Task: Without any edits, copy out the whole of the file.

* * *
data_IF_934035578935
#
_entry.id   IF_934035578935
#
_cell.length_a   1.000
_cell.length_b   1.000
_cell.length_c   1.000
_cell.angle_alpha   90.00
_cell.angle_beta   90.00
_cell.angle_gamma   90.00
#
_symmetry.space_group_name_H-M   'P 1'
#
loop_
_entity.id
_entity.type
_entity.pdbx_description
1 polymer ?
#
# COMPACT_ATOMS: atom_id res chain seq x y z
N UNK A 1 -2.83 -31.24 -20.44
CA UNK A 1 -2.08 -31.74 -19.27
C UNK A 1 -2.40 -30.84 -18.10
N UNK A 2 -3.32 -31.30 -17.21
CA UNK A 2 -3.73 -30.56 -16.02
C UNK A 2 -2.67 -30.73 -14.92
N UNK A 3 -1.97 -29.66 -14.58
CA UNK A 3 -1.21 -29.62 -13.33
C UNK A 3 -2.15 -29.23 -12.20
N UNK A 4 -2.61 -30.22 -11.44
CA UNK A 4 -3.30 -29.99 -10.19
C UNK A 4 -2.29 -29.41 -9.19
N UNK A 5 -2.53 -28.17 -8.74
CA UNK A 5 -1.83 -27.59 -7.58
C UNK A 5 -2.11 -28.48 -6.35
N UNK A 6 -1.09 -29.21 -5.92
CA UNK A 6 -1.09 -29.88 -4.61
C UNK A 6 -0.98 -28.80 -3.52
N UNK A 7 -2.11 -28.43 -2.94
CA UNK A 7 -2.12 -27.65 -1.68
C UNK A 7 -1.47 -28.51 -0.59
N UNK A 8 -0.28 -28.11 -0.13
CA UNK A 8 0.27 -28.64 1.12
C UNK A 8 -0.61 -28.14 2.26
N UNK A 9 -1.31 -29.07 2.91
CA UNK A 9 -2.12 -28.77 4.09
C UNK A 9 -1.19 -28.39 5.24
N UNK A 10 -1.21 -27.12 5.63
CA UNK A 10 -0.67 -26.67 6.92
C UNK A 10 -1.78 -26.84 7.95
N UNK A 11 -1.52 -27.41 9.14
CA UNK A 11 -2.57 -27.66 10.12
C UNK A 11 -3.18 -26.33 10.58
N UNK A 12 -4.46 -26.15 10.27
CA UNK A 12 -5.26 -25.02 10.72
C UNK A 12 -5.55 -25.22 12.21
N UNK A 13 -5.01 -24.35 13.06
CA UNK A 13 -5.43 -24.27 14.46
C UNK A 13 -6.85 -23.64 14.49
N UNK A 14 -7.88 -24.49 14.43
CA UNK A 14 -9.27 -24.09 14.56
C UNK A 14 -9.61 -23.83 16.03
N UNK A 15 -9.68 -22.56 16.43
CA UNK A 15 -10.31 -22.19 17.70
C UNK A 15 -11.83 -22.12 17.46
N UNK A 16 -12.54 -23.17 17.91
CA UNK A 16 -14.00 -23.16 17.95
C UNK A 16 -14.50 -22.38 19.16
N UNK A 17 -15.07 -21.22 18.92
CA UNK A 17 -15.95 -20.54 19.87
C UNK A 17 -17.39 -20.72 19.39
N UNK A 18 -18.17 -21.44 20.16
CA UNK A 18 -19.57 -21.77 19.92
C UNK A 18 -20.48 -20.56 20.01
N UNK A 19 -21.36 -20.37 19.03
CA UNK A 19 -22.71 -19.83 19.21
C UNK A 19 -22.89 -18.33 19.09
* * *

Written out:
data_IF_934035578935
#
_entry.id   IF_934035578935
#
_cell.length_a   1.000
_cell.length_b   1.000
_cell.length_c   1.000
_cell.angle_alpha   90.00
_cell.angle_beta   90.00
_cell.angle_gamma   90.00
#
_symmetry.space_group_name_H-M   'P 1'
#
loop_
_entity.id
_entity.type
_entity.pdbx_description
1 polymer ?
#
# COMPACT_ATOMS: atom_id res chain seq x y z
N UNK A 1 -2.83 -31.24 -20.44
CA UNK A 1 -2.08 -31.74 -19.27
C UNK A 1 -2.40 -30.84 -18.10
N UNK A 2 -3.32 -31.30 -17.21
CA UNK A 2 -3.73 -30.56 -16.02
C UNK A 2 -2.67 -30.73 -14.92
N UNK A 3 -1.97 -29.66 -14.58
CA UNK A 3 -1.21 -29.62 -13.33
C UNK A 3 -2.15 -29.23 -12.20
N UNK A 4 -2.61 -30.22 -11.44
CA UNK A 4 -3.30 -29.99 -10.19
C UNK A 4 -2.29 -29.41 -9.19
N UNK A 5 -2.53 -28.17 -8.74
CA UNK A 5 -1.83 -27.59 -7.58
C UNK A 5 -2.11 -28.48 -6.35
N UNK A 6 -1.09 -29.21 -5.92
CA UNK A 6 -1.09 -29.88 -4.61
C UNK A 6 -0.98 -28.80 -3.52
N UNK A 7 -2.11 -28.43 -2.94
CA UNK A 7 -2.12 -27.65 -1.68
C UNK A 7 -1.47 -28.51 -0.59
N UNK A 8 -0.28 -28.11 -0.13
CA UNK A 8 0.27 -28.64 1.12
C UNK A 8 -0.61 -28.14 2.26
N UNK A 9 -1.31 -29.07 2.91
CA UNK A 9 -2.12 -28.77 4.09
C UNK A 9 -1.19 -28.39 5.24
N UNK A 10 -1.21 -27.12 5.63
CA UNK A 10 -0.67 -26.67 6.92
C UNK A 10 -1.78 -26.84 7.95
N UNK A 11 -1.52 -27.41 9.14
CA UNK A 11 -2.57 -27.66 10.12
C UNK A 11 -3.18 -26.33 10.58
N UNK A 12 -4.46 -26.15 10.27
CA UNK A 12 -5.26 -25.02 10.72
C UNK A 12 -5.55 -25.22 12.21
N UNK A 13 -5.01 -24.35 13.06
CA UNK A 13 -5.43 -24.27 14.46
C UNK A 13 -6.85 -23.64 14.49
N UNK A 14 -7.88 -24.49 14.43
CA UNK A 14 -9.27 -24.09 14.56
C UNK A 14 -9.61 -23.83 16.03
N UNK A 15 -9.68 -22.56 16.43
CA UNK A 15 -10.31 -22.19 17.70
C UNK A 15 -11.83 -22.12 17.46
N UNK A 16 -12.54 -23.17 17.91
CA UNK A 16 -14.00 -23.16 17.95
C UNK A 16 -14.50 -22.38 19.16
N UNK A 17 -15.07 -21.22 18.92
CA UNK A 17 -15.95 -20.54 19.87
C UNK A 17 -17.39 -20.72 19.39
N UNK A 18 -18.17 -21.44 20.16
CA UNK A 18 -19.57 -21.77 19.92
C UNK A 18 -20.48 -20.56 20.01
N UNK A 19 -21.36 -20.37 19.03
CA UNK A 19 -22.71 -19.83 19.21
C UNK A 19 -22.89 -18.33 19.09